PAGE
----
Title: The Coterie-Declaration
Author: Richard C. McClain II
Young Dak, the socially reclusive mute and estranged teenage son of a multi-billionaire tech magnate, is a gifted hacker who hacks into multi-national banks to steal and redistribute money to charitable intuitions and organizations; a somewhat modern-day Robin Hood.
Dak is caught by the conniving FBI agent, Yarbrough, who convinces Dak to plead and be sentenced to a so-called rich-kid reform school, Sheffield, where he soon becomes a pawn in a sinister plot to help a secret organization steal something from Easter Island. Along the way, only able to communicate with the aid of a whiteboard, Dak comes into connection with several characters including shady government officials, a couple attractive young girls that Dak becomes infatuated with, the so-called R.A.T SQUAD—Sheffield’s brutal young security force—and other student-inmates, all of whom have secrets and pieces of the puzzle Dak needs in order to figure out what is going on.
With Dak’s social awkwardness, his muteness, and inability to form friendships, Dak struggles to survive and obtain clues as to not only the fate of his roommate—the only one he really trusted who is found hanged in a tree—but to uncover this secrete Coterie and their plans.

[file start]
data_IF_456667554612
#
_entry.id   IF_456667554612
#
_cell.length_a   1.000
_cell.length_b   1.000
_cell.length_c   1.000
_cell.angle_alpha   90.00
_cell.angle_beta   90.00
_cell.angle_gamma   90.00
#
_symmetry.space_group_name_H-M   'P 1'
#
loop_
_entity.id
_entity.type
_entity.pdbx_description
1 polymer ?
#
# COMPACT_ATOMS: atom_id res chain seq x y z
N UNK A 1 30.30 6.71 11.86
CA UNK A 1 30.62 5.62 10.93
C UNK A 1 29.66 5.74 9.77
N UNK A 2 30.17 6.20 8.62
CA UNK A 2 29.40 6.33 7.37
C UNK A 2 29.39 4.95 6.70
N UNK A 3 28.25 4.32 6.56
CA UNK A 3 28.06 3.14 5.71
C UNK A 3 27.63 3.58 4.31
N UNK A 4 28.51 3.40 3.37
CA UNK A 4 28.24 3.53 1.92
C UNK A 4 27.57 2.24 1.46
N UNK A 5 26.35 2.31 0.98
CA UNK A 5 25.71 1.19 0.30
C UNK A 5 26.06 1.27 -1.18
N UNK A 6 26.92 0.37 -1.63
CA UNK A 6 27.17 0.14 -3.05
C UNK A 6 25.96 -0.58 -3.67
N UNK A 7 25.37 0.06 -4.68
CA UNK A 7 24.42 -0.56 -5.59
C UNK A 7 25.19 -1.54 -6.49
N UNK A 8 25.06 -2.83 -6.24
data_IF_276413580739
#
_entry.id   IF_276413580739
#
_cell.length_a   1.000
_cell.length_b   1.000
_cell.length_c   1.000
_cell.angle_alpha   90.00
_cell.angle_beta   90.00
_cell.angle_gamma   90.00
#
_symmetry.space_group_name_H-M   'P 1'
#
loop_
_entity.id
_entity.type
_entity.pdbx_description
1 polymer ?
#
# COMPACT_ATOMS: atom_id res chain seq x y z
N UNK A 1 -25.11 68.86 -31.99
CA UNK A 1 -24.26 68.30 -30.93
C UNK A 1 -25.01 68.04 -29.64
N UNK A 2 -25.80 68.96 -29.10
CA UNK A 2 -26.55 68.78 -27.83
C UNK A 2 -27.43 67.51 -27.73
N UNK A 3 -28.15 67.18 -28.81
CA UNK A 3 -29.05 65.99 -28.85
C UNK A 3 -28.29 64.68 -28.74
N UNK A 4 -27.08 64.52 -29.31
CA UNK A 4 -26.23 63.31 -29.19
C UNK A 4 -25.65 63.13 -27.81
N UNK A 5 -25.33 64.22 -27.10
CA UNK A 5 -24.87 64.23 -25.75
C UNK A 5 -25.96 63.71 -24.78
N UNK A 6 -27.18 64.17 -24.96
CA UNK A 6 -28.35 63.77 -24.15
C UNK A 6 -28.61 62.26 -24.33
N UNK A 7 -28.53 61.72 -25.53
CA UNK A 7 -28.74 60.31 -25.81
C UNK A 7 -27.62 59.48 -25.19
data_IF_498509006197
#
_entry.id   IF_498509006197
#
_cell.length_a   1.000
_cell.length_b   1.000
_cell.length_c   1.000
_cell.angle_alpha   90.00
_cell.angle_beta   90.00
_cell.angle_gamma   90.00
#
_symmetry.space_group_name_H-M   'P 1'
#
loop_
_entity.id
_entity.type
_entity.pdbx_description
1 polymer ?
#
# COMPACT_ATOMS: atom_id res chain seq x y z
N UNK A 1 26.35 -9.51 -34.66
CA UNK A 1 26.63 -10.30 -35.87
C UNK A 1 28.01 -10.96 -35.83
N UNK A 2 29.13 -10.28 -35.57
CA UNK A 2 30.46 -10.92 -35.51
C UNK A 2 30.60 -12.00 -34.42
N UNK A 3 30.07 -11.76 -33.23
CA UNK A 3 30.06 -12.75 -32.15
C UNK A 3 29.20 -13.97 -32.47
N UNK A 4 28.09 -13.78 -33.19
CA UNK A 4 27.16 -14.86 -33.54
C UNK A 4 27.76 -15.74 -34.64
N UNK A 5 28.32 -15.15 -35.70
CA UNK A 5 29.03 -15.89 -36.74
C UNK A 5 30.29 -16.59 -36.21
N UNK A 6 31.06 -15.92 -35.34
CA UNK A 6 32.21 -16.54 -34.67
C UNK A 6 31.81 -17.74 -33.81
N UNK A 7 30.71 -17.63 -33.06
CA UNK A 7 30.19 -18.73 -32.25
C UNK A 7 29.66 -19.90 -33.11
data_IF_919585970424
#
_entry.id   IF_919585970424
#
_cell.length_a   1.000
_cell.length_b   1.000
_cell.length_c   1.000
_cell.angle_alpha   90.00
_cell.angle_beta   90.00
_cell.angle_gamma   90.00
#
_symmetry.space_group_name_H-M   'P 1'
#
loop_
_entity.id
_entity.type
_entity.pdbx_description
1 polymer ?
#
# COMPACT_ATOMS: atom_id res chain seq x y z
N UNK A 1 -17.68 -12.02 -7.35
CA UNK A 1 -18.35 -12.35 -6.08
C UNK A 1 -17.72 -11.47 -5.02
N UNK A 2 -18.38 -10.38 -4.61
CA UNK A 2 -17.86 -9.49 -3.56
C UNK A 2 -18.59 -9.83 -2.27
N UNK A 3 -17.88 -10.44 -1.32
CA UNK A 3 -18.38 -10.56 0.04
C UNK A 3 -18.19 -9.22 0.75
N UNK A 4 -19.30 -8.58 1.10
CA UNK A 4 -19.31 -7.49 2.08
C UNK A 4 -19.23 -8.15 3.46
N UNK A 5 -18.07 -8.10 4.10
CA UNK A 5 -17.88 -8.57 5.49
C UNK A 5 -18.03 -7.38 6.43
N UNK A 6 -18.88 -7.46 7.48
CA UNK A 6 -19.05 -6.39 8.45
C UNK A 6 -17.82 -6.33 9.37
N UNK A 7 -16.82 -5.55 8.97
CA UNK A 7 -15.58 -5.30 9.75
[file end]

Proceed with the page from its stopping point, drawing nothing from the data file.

The Coterie Declaration begins with the action-packed FBI pursuit of Dak after he attempts to hack into a major bank. The action and intrigue continues at a fast pace and the reader turns the pages in continued anticipation of what will happen next, or where it is that this story is going. The reader empathizes with the young Dak, estranged from his wealthy father, and roots for him to not only survive, but to put a stop to the secret plans of the Coterie Declaration.
"Consider this, before the story is ever heard, it is active, pulsating, and full of passion. It needs but the storyteller to tell it."